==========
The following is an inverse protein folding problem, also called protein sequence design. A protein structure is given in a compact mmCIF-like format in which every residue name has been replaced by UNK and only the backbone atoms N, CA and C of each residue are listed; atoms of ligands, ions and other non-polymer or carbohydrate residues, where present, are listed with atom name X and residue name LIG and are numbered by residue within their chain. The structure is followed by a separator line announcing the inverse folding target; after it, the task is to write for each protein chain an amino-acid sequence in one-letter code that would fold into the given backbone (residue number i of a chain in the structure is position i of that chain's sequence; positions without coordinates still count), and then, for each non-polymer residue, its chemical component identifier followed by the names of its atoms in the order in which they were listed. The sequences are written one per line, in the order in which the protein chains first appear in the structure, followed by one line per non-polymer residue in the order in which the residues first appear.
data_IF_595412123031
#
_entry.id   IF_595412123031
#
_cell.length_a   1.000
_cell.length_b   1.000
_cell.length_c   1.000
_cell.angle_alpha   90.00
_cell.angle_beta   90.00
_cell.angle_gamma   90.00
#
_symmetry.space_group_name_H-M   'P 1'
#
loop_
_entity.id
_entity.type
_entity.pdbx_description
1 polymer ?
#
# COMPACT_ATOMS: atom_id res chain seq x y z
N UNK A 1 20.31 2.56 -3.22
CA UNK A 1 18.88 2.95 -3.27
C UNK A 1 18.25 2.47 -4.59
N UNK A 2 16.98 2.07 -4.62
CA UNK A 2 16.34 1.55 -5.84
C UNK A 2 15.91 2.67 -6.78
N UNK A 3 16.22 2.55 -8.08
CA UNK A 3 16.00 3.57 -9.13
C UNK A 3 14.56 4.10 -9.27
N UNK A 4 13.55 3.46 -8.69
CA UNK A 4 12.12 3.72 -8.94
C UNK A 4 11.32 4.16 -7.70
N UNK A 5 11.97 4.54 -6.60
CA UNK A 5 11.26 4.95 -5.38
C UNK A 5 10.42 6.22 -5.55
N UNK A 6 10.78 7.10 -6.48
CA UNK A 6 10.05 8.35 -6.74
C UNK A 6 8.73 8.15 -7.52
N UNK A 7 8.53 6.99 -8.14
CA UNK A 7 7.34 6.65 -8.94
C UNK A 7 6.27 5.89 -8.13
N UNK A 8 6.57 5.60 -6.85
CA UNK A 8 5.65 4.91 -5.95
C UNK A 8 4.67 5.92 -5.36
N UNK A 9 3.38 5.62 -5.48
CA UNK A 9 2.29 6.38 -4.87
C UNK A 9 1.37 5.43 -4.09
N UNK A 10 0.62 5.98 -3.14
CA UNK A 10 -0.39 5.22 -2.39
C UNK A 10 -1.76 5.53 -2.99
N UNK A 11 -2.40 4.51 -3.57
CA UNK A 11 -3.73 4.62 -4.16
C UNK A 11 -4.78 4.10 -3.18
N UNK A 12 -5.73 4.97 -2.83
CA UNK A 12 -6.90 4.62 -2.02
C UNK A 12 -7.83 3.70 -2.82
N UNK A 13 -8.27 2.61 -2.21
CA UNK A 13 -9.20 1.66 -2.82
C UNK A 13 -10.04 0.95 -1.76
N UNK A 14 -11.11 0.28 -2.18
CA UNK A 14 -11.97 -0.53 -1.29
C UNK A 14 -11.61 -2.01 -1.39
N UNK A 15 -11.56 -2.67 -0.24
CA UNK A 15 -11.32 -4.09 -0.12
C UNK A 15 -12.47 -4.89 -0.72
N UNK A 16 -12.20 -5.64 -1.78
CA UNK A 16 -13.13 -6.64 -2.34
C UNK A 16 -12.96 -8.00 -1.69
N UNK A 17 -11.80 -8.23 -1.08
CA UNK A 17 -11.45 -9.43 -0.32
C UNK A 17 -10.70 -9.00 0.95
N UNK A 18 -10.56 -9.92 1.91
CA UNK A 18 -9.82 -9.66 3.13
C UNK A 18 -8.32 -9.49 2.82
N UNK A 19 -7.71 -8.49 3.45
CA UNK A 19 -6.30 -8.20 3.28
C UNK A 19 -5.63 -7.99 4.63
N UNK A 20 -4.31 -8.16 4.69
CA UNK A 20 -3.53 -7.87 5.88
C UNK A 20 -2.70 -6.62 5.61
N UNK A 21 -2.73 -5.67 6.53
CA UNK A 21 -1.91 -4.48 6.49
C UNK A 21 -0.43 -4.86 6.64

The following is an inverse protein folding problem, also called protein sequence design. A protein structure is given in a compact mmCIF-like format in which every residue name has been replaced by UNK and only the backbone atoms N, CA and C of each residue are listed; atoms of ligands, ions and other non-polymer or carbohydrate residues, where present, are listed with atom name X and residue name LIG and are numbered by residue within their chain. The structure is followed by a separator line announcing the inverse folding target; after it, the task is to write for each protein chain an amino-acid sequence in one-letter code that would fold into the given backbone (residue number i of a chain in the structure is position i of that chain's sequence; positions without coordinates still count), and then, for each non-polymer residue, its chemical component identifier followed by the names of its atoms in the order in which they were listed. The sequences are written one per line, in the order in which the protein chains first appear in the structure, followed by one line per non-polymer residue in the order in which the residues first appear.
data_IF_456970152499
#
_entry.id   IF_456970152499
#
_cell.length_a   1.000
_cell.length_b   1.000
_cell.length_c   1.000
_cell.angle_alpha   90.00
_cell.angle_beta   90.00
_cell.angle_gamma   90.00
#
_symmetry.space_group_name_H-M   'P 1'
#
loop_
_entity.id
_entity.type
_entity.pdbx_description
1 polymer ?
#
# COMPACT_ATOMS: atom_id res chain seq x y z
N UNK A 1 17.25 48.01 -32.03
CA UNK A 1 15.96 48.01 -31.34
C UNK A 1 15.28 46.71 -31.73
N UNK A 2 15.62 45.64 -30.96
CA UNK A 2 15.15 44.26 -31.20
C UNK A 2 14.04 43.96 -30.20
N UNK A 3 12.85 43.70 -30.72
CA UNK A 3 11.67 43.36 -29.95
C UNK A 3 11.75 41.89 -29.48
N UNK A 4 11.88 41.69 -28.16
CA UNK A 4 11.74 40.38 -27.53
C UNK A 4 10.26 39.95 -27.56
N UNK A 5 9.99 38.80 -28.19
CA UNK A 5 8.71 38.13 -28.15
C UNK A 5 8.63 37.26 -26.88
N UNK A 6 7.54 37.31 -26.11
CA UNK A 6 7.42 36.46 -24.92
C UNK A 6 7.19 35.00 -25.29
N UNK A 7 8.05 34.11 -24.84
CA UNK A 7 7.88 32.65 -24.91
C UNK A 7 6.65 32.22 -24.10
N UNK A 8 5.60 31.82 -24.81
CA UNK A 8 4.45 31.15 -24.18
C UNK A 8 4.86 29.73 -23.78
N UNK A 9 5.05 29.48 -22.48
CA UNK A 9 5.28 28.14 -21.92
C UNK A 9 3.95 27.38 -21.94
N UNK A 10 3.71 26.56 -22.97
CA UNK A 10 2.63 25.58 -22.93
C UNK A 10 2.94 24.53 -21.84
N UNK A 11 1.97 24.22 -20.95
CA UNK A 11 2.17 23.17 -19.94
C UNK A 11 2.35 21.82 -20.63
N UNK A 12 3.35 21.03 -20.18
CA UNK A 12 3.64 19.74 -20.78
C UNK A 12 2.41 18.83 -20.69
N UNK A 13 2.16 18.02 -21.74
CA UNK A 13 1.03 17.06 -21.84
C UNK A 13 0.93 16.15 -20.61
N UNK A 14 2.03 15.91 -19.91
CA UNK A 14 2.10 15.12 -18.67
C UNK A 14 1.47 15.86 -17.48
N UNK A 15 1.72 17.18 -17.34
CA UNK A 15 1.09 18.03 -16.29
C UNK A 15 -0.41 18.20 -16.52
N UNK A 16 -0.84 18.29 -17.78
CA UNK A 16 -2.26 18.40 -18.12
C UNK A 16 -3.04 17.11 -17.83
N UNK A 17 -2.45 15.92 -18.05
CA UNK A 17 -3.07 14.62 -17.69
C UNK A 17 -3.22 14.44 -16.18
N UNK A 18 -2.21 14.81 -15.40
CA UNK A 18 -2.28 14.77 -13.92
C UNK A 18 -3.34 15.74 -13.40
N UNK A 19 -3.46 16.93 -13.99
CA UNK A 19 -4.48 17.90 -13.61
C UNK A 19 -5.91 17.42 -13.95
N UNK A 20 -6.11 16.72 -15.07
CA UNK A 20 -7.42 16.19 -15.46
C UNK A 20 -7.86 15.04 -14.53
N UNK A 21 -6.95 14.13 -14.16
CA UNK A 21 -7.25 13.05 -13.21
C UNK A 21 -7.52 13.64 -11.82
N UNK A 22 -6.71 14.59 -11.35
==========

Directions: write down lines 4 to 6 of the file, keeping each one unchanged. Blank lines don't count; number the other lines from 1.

_entry.id   IF_595412123031
#
_cell.length_a   1.000